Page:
Newspaper Page Text
A Family Companion, Devoted to Literature, Miscellany, News, Agriculture, Markets, &c.
Vol. XII. W.EDNESDAY MORNING, JULY 12, 1876. No. 28.
TIE' Erw R"A. Lu0
EVERY WEDNESDAY MORING,
it Newberrys So C.
BY TH099 F* GRRKEKRt
t i h gapr is s %peda the expiration ol
tme for whc tipaed
T4&pn ratif of sub
We-*.Aed,tbew4n*er days away
"After M6c.kifds, and April raln,Jv
I said "wilt come-lbe warmth of May,
AsdI tltmuyowM be strong aga1D."
We to&ed of summer woods and streaw,
Till all the pye"ent was beguiled
To g -e -your bp rat
Beside the fire I pictured days
When spring, tuansforming all the land.
Invest tbe. cbmnovE'scenes -and ways
WAK chams we cannot understand.
And planned: "When yoa are well, we too
Will help thro general holiday,
Will celeprate the uxne- and you
Sha1lbe the gayest of thegpy."
S6W rwMj4 little smile.
Misat cabw~to, eyes a shade too graye
And left them bright, "But wait-awhile..
TI we awe sure of wind and wave!"
AAd1 smileffback, "Let those -beware
Who cross the path of m-v desire,
Who- rasem xy -dastles in the air,
Oraspoil my pictures in the fire !11
186W confident a=d.gla they seem!
A uikt ewpefecta-ntwtwer rew -
"And supposing that yours had
beur a mechanic, what objection e
would you have urged ?" -
"Why, it's not a supposable case,
grandmamma-a Peverill a stone- r
"But supposing you were not a D
"My imagination is not bold
enough for such a flight. You see, a
I have all the prejudices of my class. v
I would choose unhappiness soon
er than marry beneath me." e
"Then I am to understand that h
you consider yourself superior to
Harold Helper. It is some years a
since he figured as your father's a
inky-fingered clerk, remember.- I
Since then he has written a book, e4
he has invented a machine, he has k
lectured to scientists. Wherein d
does your superiority consist ?
What have you been doing in the n
"I have been rubbing papa's lc
gouty toe, and accepting the atten- yl
tions of Miles Bond." ir
"You don't mean"- el
,"mean that I shall probably V
marry Miles Bond some fine day, x
tif gng bappens."
"Marry Miles Bond !" repeated l
grandmamma, as if she had said
that she was going to marry the y
iiim to be astonished,
"Exactly-there's - aVar of us.
I shall be entitled to consideration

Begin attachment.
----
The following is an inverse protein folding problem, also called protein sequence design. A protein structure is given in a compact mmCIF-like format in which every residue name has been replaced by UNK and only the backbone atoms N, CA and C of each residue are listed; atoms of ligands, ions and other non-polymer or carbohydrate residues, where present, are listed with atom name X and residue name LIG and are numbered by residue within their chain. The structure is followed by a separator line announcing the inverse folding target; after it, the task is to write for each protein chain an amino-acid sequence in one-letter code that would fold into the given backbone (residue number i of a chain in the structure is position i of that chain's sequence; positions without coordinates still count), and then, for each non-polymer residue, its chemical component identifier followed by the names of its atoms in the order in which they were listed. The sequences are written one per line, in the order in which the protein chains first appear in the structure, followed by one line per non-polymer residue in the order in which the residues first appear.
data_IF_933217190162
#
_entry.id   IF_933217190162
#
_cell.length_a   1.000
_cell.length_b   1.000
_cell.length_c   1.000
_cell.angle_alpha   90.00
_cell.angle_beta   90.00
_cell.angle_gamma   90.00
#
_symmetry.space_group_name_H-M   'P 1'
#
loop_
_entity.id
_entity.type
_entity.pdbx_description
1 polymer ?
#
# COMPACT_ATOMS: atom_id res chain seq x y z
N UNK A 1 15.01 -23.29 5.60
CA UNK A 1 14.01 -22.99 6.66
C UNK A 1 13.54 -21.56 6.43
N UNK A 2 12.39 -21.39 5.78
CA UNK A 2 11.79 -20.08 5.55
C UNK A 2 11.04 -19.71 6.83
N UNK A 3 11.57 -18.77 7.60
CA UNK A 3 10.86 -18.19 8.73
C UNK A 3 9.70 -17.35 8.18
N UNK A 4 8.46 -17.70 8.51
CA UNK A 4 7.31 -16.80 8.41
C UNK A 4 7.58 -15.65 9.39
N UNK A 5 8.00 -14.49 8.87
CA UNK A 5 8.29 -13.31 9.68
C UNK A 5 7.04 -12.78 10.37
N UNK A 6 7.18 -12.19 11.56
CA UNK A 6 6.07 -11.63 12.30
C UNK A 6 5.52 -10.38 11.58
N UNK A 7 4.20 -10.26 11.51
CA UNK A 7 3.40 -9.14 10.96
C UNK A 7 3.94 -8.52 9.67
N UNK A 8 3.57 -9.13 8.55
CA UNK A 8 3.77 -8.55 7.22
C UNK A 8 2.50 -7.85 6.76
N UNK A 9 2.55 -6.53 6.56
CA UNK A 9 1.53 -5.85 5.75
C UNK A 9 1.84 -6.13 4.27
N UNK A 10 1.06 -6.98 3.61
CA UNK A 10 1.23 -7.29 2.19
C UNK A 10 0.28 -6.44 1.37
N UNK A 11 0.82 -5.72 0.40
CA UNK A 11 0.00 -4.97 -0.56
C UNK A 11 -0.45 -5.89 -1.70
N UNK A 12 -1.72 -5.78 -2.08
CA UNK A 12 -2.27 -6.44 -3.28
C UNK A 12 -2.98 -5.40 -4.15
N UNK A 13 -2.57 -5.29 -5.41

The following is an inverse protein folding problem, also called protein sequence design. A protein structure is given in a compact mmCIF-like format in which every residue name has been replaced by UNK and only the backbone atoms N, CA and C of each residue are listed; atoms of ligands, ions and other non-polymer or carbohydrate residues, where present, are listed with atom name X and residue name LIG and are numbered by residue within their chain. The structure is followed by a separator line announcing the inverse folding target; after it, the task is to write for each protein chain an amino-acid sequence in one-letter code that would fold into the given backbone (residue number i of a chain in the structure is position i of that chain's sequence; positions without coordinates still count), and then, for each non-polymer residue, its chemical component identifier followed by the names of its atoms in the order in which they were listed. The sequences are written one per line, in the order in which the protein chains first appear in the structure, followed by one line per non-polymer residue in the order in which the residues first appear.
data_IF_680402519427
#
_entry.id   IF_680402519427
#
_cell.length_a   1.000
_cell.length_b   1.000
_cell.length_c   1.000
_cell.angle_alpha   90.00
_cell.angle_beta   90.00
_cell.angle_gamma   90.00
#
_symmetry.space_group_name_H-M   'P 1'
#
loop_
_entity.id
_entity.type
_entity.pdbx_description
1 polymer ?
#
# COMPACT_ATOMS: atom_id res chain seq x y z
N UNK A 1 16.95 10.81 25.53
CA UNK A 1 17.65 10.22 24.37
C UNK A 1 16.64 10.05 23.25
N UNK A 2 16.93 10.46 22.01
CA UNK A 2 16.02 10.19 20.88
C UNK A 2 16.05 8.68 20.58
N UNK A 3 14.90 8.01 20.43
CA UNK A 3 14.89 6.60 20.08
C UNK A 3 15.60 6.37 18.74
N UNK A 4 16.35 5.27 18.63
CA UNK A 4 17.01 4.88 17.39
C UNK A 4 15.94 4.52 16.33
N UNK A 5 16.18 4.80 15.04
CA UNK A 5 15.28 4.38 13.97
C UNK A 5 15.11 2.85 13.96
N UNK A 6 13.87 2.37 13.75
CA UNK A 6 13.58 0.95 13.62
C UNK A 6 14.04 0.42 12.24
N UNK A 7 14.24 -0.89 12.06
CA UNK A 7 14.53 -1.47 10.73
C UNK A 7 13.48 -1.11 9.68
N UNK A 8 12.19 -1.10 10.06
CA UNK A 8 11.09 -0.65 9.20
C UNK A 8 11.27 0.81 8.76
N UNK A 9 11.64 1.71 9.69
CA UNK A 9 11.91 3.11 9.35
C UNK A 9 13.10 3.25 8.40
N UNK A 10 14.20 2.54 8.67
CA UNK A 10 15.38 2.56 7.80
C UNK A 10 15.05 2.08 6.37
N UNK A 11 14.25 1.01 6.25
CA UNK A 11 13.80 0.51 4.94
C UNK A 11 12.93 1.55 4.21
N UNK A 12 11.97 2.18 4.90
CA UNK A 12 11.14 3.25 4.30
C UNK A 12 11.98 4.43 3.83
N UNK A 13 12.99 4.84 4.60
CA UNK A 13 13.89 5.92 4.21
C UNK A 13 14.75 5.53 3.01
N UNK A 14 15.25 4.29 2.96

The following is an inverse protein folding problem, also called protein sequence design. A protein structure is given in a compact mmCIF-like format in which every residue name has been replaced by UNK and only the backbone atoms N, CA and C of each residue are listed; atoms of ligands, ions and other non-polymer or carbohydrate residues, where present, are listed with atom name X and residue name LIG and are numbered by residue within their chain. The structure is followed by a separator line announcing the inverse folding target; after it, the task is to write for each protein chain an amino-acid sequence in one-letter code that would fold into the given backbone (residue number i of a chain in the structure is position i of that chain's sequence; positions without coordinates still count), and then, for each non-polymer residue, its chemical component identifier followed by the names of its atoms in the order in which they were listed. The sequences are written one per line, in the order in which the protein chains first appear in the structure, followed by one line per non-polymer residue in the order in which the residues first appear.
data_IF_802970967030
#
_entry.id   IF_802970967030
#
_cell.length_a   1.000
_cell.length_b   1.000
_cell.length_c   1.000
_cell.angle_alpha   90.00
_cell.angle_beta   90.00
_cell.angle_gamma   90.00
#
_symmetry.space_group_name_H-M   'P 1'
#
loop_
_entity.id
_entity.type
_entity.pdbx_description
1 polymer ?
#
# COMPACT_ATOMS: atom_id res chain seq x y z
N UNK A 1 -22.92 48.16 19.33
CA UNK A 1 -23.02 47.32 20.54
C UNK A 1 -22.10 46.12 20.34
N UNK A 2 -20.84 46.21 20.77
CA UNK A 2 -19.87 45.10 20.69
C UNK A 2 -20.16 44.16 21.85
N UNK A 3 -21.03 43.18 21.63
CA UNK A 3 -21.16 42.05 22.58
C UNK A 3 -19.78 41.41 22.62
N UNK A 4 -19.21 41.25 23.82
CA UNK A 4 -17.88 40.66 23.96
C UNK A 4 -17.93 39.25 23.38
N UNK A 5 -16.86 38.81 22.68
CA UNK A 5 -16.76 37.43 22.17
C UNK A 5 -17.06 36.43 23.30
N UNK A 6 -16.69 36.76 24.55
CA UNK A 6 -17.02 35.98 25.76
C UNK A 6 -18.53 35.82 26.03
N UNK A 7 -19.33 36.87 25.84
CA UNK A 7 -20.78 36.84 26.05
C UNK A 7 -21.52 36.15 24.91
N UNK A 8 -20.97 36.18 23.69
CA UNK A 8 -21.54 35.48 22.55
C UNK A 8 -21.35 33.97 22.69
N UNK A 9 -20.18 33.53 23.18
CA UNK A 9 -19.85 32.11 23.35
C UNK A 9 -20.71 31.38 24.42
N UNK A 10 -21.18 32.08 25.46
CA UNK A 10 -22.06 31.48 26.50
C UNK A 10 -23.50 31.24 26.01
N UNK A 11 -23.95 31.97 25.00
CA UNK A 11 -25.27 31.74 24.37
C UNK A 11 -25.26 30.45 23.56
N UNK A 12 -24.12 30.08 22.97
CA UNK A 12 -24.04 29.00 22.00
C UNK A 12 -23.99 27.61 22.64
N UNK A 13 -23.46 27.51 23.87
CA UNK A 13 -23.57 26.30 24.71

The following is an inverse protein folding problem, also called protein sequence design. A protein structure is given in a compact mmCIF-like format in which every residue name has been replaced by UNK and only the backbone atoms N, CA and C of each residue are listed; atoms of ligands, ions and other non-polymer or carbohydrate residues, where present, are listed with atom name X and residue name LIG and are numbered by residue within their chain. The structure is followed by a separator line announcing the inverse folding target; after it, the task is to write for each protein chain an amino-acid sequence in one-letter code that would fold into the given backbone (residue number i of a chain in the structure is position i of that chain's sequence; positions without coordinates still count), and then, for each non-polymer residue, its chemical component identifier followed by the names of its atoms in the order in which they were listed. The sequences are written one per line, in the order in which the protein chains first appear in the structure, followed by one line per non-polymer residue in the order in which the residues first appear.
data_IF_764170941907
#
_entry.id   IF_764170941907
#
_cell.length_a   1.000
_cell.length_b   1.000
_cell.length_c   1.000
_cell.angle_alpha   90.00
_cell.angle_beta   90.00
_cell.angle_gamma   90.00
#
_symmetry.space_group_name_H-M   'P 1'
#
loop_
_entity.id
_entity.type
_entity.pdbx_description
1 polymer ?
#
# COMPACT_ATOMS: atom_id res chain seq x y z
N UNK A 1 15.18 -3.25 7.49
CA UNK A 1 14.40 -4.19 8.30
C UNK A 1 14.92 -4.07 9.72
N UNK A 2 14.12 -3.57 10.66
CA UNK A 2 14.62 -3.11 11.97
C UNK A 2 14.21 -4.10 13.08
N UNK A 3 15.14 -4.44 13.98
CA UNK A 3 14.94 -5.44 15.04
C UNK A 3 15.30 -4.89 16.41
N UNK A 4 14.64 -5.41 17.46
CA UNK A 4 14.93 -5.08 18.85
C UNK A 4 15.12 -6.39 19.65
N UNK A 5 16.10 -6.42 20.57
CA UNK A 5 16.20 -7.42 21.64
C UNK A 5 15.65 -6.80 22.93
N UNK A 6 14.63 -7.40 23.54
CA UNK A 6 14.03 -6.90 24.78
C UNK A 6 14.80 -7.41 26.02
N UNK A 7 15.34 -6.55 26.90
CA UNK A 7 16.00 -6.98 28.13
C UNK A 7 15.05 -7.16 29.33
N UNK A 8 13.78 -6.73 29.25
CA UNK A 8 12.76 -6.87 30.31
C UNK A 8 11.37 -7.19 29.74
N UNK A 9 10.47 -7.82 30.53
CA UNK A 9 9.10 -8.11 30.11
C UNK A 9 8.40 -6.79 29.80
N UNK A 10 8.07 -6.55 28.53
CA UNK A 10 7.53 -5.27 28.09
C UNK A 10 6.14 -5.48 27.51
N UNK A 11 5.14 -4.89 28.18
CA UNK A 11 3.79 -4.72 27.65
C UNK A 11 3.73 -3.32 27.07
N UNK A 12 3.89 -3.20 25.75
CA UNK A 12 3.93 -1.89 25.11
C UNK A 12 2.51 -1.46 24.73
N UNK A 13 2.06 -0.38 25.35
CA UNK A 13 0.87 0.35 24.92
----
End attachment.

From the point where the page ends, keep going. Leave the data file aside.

4i the beau monde as his wife, don*t
you see ?" For it must be confess
ed that-since Mr. Peverill's death
and insolvency the beau monde had
looked coldly upon his pretty
daughter, in ipite of t:e.Peverill
cdat of arms and the luxuriance of
the family ti;ee.
hen d i--eare a figfor
Mr. Helper ?" asked g-andma.
"Is it necessary for me to deny s
the soft impeachment, when I have
1most made 11 - to accept h
another ?" o
'When I was a girl"-~began the
"Youi loved- brocades and bro- A
catelles as well as your grand-daugh-- s
"But I did not sell myself for b
them. And so you are really en-n
~gaged to Miles Bond, and there's
no:help for it ?"
"Well, not really engaged;-I won't V
give my word-at least -not quite s
yet. You see, grandmamma, one b
hesitates to rivet the chain as.they
say in novels. And then Miles
says he will wait, he won't hurry Ce
reme; he'd rather wait a century in ~
sweet suspense, as he calls it, than i
to be refused at once. But I sup- c~
pose it will all end one way."
"And what will tyou answer toh
"Heaven only knows. It wit
not doto tellaman who offers one a
his heart that he ought to know h
"Nor that you will not marry h
him because his father was a stone
Mr. Helper accepted his refusal, ri
however, with a good grace. He P
made no fuss about it; he merely as
sured aher that her happiness would
always be dearer to him than his a
"That's the letter of a gentleman," k
said grandma, "if his father was ir
forty times a stone-cutter." .ei
"Pshaw !" said Miss Agnes, tear- g
ing it int6 fragments ; but, curious- iE
ly enough, gathering them together a
as soon as Mrs. Peverill's back was a
turned, as if they were sweet to her_
as scattered rose leaves. Perhaps y
shewas thinking of the days when al
Mr. Helper was her father's clerk, e,
and had taught her chess of winter b
evenings-days when she was not
so worldly minded, and .more. ro
mantic, and didn't guess the worth h
of position anid longe descent. Per
haps she regretfully remembered yj
the spring mornings when they a
pushed through the woods for wild
flowers and ferns, when he made a
quaint album for her of presseda
seaweeds-she had it hidden away
"It wouldn't do," she said half
aloud, answering some unspoken
thought. "I should always be han
kering for family and money. OneA
muss give up something ; it may e
as wellbe love as anything. Oh, ~
if my father had only been a stone
GrandmA Peverill met Mr. Help
r in the street later. "I hope you
lon't mean to desert us," said she,
because that foolish chit of an Ag
.es doesn't know when her bread is
rell buttered. Remember it's a wo